Studies of multimodality have significantly advanced our understanding of the potential of different semiotic resources—verbal, visual, aural, and kinetic—to make meaning and allow people to achieve various social purposes such as persuading, entertaining, and explaining. Yet little is known about the role that individual nonverbal resources and their interaction with language and with each other play in concealing and supporting, or drawing attention to and subverting, social boundaries and inequality, political or commercial agendas. This volume brings together contributions by rominent and emerging scholars that address this gap through the critical analysis of multimodality in popular culture texts and semiotic practices.
It connects multimodal analysis to critical discourse analysis, demonstrating the value of different approaches to multimodality for building a better understanding of critical issues of central interest to discourse analysis, semiotics, applied linguistics, education, cultural and media studies.
1. From multimodal to critical multimodal studies through popular discourse Emilia Djonov & Sumin Zhao Part I: Methodological and theoretical challenges 2. Revisiting cinematic authorship: A multimodal approach Chiaoi Tseng & John A. Bateman 3. The television title sequence: A visual analysis of Flight of the Conchords Monika Bednarek 4. The strategic use of the visual mode in advertising metaphors Charles Forceville 5. Japanese street fashion for young people: A multimodal digital humanities approach for identifying socio-cultural patterns and trends Alexey Podlasov & Kay L. O’Halloran Part II: Key issues in contemporary popular culture 6. Multimodal constructions of the nation: How China’s music-entertainment television has incorporated Macau into the national fold Lauren Gorfinkel 7.A multimodal analysis of the environment beat in a music video Carmen Daniela Maier & Judith Leah Cross 8. Representations of the institutional ‘self’ in web-based business news discourse Sabine Tan 9. Selling the ‘indie taste’: A social semiotic analysis of frankie magazine Sumin Zhao 10. From popularization to marketization: The hypermodal nucleus in institutional science news Yiqiong Zhang & Kay L. O’Halloran Part III: New audienceship and authorship in popular discourse 11. Telling a different story: Stance in verbal-visual displays in the news Dorothy Economou 12. Point of view in picture books and animated film adaptations: Informing critical multimodal comprehension and composition pedagogy Len Unsworth 13. Points of difference: Intermodal complementarity and social critical literacy in children’s multimodal texts Angela Thomas 14. Bullet points, new writing, and the marketization of public discourse: A critical multimodal perspective Emilia Djonov & Theo Van Leeuwen 15. Towards a semiotics of listening Theo Van Leeuwen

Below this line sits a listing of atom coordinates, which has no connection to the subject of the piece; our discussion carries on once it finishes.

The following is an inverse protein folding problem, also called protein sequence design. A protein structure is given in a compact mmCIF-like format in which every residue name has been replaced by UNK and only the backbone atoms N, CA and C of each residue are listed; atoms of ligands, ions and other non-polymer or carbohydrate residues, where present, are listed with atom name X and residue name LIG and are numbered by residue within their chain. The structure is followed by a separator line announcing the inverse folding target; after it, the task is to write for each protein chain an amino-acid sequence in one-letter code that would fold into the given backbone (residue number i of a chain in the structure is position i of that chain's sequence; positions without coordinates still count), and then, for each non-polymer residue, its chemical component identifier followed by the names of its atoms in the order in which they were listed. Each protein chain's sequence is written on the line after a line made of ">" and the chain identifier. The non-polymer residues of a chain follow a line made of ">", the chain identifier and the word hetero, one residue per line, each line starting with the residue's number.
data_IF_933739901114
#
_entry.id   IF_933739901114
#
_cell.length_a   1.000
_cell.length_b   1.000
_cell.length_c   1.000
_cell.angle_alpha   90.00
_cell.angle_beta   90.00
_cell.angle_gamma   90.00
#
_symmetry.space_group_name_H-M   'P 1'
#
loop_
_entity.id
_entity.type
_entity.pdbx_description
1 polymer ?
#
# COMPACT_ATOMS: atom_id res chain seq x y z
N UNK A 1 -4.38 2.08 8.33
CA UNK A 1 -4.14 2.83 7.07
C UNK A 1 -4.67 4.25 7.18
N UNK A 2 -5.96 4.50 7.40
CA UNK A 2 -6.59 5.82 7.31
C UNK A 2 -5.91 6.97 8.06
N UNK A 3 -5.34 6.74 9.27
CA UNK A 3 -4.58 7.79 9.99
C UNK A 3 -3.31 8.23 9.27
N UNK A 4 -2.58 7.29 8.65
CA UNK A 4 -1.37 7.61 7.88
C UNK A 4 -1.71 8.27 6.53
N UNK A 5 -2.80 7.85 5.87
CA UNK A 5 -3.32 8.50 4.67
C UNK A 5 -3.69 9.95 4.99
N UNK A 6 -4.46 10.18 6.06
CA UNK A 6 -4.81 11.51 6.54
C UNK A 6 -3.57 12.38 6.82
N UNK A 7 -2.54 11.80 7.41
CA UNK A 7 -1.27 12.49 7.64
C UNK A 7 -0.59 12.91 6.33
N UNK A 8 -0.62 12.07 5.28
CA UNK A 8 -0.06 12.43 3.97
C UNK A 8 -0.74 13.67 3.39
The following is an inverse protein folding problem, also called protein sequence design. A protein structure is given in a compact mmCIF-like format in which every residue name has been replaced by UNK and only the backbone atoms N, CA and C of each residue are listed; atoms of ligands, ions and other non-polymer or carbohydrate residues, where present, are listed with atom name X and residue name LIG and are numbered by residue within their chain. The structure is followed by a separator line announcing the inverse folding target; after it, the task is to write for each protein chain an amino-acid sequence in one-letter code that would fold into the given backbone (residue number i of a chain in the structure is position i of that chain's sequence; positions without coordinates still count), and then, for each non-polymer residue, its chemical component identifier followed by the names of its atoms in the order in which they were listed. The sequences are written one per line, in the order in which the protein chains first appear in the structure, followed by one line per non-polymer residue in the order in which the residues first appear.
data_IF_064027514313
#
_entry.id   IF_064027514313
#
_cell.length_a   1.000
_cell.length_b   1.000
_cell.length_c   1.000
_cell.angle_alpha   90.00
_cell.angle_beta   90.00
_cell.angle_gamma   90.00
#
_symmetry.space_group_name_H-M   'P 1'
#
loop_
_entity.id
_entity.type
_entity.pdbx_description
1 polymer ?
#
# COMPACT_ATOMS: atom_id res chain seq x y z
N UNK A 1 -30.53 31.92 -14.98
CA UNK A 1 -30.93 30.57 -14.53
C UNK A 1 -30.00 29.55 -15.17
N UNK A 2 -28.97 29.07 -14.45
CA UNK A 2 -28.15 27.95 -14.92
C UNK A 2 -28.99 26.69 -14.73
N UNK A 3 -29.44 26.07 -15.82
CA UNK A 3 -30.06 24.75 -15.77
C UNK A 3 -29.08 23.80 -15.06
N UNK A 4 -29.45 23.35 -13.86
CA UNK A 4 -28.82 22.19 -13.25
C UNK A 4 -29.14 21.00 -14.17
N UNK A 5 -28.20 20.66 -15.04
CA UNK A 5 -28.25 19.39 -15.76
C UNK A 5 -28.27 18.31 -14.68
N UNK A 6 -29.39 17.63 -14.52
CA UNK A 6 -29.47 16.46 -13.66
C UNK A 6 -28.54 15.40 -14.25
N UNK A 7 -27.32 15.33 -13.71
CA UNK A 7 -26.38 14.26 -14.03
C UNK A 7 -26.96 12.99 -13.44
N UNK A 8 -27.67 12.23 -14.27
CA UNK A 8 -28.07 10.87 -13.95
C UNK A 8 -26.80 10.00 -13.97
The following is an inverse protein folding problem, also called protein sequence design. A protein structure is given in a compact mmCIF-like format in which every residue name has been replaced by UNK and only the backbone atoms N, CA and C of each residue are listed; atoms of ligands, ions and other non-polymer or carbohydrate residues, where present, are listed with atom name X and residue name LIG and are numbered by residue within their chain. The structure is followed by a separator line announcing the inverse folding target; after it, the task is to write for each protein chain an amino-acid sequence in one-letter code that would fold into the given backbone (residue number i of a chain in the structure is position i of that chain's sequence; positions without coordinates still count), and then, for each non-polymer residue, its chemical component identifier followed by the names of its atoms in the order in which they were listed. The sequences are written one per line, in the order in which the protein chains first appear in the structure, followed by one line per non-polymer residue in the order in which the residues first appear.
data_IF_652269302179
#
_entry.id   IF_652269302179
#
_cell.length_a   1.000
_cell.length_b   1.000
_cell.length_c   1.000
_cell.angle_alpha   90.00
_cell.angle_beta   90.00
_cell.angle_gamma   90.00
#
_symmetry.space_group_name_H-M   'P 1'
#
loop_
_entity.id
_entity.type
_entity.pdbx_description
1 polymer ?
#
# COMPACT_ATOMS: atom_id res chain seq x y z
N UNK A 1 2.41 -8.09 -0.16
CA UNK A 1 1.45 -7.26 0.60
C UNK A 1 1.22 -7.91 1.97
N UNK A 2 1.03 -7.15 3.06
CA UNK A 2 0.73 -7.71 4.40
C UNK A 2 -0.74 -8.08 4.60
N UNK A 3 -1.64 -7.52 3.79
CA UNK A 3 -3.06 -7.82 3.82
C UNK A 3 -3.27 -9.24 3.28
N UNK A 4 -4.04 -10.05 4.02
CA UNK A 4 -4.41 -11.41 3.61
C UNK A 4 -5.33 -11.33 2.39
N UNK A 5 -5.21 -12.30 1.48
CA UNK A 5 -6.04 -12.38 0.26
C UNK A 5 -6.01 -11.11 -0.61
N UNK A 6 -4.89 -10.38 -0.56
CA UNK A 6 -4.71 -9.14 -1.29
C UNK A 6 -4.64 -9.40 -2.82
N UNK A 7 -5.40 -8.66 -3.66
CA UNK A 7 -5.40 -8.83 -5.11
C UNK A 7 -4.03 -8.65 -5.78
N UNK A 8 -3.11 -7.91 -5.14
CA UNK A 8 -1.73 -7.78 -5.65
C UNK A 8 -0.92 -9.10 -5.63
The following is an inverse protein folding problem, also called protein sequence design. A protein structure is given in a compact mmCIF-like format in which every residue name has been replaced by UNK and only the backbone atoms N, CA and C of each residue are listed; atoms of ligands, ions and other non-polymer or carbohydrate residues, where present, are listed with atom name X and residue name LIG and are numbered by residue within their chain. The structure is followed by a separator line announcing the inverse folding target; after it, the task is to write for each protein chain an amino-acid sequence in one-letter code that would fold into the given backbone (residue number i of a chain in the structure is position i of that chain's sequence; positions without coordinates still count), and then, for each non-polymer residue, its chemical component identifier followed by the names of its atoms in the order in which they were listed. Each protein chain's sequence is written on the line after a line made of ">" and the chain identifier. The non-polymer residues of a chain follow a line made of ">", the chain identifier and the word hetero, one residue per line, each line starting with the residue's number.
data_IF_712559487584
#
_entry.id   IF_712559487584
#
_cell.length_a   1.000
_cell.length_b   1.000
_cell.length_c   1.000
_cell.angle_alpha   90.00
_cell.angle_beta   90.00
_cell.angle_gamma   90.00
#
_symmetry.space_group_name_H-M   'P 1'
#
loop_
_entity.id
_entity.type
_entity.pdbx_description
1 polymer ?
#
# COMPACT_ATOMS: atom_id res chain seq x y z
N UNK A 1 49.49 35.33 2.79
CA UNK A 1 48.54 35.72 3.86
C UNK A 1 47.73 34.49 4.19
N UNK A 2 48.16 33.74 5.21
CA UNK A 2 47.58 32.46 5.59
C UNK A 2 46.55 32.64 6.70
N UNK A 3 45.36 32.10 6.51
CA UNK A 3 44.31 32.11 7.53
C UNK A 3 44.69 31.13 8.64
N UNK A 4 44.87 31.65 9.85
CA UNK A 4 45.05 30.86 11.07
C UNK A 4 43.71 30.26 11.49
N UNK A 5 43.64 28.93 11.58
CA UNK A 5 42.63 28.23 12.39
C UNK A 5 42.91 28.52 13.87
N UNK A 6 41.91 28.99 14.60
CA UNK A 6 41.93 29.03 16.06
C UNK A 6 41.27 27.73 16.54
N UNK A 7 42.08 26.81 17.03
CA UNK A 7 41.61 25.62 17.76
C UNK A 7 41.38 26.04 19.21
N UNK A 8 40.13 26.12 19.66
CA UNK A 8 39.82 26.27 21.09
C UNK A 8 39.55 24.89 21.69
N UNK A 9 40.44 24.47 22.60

Edited by Kay O'Halloran, Routledge Studies in Multimodality aims to advance knowledge of multimodal resources such as language, visual images, gesture, action, music, sound, 3-D artefacts, architecture and space, as well as the ways these resources integrate to create meaning in multimodal objects and events.